The world's longest coal-slurry pipeline is the Black Mesa pipeline in the United States. Built in 1970, this 18-inch pipeline transports 4.8 million tons of coal per year from Black Mesa, Ariz., to southern Nevada, over a distance of 273 miles. This coal pipeline has been highly successful. Many other long-distance slurry pipelines exist in the world to transport coal and other minerals such as iron concentrate and copper ore.

Pneumatic pipelines
      Pneumatic pipelines, also called pneumo transport, transport solid particles using air as the carrier medium. Because air is free and exists everywhere, and because it does not wet or react chemically with most solids, pneumo transport is preferred to hydro transport for most cargoes wherever the transportation distance is short. Owing to high energy consumption and abrasiveness to pipe and materials, pneumatic pipelines are usually adopted for distances not more than a few hundred feet or metres. Large-diameter pneumatic pipelines can be used economically for longer distances, sometimes more than a mile or a kilometre.

      Pneumatic pipelines are employed extensively throughout the world in bulk materials handling, and hundreds of different cargoes have been transported successfully. Common applications include the loading of grain from silos or grain elevators to trucks or trains parked nearby, transport of refuse from collection stations to processing plants or from processing plants to disposal sites, transport of cement or sand to construction sites, and transport of coal from storage bins to boilers within a power plant.

      There are two general types of pneumatic pipelines. The first employs suction lines, which create a suction or vacuum in the pipe by placing the compressor or blower near the downstream end of the pipe. The line operates like a vacuum cleaner. The second type is pressure lines, which have compressors or blowers located near the upstream end. This creates a pressure in the line that drives the air and the solids through the pipe. Pressure lines are used for longer distances and in places where solids concentrated at one location are transported to several separate locations using a single blower or compressor. In contrast, suction lines are more convenient for shorter distances and in places where solids from several locations are to be transported to a common destination by means of a common blower or compressor.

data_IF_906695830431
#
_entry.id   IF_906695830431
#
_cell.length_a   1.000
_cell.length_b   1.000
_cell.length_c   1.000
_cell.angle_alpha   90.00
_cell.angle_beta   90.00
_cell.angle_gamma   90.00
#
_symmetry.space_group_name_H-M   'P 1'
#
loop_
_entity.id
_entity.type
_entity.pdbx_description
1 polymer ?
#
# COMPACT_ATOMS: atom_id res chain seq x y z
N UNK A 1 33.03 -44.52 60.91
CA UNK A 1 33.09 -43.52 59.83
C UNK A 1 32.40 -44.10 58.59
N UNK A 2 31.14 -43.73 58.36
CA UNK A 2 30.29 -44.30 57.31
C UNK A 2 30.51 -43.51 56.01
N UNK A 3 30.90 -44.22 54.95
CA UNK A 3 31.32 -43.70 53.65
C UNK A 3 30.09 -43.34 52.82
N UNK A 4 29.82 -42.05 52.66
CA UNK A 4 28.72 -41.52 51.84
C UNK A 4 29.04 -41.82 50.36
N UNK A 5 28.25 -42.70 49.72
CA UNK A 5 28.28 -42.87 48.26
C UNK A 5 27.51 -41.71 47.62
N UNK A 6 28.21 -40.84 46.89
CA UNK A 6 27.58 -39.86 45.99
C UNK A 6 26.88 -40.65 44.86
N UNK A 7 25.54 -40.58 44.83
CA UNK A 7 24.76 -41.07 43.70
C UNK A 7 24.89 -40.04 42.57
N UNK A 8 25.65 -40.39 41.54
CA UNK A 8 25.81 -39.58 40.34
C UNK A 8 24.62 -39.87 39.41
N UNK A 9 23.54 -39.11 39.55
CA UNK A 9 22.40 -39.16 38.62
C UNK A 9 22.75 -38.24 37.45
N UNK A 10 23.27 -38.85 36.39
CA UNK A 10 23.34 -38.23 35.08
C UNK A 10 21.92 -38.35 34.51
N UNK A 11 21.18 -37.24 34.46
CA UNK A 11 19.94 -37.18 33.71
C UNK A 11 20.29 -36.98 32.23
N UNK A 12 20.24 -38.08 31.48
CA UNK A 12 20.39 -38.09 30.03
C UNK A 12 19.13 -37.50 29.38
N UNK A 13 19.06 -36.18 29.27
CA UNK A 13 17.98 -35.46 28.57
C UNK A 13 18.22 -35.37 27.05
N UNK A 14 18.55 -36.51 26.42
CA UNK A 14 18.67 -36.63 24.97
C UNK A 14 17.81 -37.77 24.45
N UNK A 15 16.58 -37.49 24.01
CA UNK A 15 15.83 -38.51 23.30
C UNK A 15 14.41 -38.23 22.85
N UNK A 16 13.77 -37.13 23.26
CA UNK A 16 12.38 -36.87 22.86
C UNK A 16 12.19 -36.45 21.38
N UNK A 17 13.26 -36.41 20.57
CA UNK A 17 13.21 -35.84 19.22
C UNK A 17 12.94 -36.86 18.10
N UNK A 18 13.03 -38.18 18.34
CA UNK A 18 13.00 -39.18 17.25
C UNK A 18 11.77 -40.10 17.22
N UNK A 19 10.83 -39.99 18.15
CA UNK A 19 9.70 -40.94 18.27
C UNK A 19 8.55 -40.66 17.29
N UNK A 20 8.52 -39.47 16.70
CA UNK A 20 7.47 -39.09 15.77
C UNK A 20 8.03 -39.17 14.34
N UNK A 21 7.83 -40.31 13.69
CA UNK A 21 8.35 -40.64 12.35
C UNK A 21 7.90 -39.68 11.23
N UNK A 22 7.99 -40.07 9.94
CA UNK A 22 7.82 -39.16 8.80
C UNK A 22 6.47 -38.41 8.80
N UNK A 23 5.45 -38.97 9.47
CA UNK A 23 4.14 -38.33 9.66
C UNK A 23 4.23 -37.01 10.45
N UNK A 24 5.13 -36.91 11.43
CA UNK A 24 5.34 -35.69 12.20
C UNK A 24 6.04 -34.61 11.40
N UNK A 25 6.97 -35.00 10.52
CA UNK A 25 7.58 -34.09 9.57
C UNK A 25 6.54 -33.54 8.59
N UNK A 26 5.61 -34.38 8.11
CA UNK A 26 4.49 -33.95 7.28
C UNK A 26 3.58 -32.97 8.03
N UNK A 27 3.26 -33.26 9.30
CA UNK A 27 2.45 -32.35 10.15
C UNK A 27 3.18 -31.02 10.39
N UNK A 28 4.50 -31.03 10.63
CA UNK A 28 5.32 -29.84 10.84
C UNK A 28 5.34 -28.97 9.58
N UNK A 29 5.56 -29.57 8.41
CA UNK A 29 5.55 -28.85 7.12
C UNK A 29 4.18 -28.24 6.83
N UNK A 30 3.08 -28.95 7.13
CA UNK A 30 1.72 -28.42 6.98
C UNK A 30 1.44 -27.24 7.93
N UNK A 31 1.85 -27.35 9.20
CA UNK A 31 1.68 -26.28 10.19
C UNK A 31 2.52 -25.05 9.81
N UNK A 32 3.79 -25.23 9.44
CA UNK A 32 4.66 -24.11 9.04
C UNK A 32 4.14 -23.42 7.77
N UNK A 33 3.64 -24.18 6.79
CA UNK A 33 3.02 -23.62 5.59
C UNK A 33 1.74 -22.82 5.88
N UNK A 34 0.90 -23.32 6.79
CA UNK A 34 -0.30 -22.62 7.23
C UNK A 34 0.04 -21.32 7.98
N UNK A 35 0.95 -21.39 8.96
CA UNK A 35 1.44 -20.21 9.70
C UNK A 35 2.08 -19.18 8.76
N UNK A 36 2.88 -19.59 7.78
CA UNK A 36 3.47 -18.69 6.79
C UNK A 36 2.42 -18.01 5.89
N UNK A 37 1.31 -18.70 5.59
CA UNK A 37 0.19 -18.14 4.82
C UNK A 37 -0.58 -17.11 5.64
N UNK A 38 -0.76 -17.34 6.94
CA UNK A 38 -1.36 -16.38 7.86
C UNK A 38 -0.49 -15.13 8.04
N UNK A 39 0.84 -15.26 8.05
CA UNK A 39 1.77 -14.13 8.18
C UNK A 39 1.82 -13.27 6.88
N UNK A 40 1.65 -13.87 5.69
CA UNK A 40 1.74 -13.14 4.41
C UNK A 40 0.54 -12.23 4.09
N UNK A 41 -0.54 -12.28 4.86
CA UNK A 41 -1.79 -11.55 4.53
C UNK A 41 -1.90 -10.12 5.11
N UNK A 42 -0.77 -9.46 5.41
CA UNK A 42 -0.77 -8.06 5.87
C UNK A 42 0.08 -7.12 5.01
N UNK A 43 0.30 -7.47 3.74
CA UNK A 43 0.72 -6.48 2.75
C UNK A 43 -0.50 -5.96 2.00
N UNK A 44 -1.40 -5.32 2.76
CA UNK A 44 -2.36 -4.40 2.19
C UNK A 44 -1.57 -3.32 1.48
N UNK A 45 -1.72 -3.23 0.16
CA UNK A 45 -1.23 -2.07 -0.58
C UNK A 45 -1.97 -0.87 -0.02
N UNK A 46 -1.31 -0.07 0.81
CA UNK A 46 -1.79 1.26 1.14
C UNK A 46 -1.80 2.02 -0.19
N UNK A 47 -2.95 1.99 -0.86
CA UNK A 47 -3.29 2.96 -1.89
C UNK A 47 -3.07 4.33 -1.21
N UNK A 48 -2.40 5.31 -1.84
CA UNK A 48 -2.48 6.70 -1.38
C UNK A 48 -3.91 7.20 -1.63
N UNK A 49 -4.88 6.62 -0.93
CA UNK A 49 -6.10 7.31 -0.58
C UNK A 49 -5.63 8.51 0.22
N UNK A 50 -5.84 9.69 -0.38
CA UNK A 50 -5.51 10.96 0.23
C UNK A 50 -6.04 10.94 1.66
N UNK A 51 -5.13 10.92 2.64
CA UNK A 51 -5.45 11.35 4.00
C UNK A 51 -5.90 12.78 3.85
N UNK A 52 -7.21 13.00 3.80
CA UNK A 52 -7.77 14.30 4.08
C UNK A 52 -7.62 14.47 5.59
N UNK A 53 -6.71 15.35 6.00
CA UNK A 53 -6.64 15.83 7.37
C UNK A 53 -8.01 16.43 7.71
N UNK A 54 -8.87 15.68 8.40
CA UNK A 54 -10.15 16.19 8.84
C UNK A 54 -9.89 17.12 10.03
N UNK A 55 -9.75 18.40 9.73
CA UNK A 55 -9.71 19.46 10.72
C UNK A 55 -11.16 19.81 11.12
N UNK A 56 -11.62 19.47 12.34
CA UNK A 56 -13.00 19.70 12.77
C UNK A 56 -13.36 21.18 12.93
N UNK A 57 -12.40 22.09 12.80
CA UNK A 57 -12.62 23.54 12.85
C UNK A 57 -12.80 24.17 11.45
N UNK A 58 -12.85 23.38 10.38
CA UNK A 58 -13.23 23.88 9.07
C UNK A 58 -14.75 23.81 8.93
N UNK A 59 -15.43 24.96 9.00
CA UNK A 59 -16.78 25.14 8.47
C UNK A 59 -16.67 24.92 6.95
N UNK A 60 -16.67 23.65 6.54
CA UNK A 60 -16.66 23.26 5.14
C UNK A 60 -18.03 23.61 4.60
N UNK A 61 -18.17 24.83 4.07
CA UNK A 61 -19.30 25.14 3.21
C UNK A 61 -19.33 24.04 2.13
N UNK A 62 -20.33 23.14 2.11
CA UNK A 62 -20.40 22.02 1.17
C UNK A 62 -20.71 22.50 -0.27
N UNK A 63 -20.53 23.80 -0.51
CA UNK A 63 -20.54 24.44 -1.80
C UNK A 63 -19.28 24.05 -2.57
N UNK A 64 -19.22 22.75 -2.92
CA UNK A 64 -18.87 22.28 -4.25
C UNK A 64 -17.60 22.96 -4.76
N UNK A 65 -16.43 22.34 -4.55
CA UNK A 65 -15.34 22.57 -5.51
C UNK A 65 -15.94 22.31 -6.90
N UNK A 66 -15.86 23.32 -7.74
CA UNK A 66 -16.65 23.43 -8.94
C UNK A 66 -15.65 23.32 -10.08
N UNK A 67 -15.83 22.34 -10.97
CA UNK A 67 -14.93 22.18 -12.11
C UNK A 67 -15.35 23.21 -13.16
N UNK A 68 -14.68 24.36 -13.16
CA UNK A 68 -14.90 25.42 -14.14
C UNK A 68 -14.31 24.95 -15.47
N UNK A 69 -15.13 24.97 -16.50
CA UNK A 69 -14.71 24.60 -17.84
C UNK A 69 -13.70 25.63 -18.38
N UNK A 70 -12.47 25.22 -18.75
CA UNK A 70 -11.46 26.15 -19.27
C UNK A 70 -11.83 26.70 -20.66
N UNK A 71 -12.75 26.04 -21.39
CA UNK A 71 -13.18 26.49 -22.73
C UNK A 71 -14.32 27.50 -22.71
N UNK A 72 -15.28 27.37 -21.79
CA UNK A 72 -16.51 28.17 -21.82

In addition to the pipe and blower, a pneumatic pipeline system also must have a tank or hopper connected near the pipeline inlet to feed solid particles into the pipeline and a tank near the pipeline outlet to separate the transported solids from the airstream. The exhaust air also must be filtered to prevent air pollution.

      Combustible solids such as grain or coal transported pneumatically through pipe, if handled improperly, can cause fire or even explosion. This is due to the accumulation of electric charges on fine particles transported pneumatically. Prevention of such hazards can be accomplished by using metal rather than plastic pipes; by grounding the pipe, valves, and other fixtures that accumulate charges; by cleaning the interior of the pipe to rid it of dust; and by increasing the moisture of the air used for pneumatic transport.

Capsule pipelines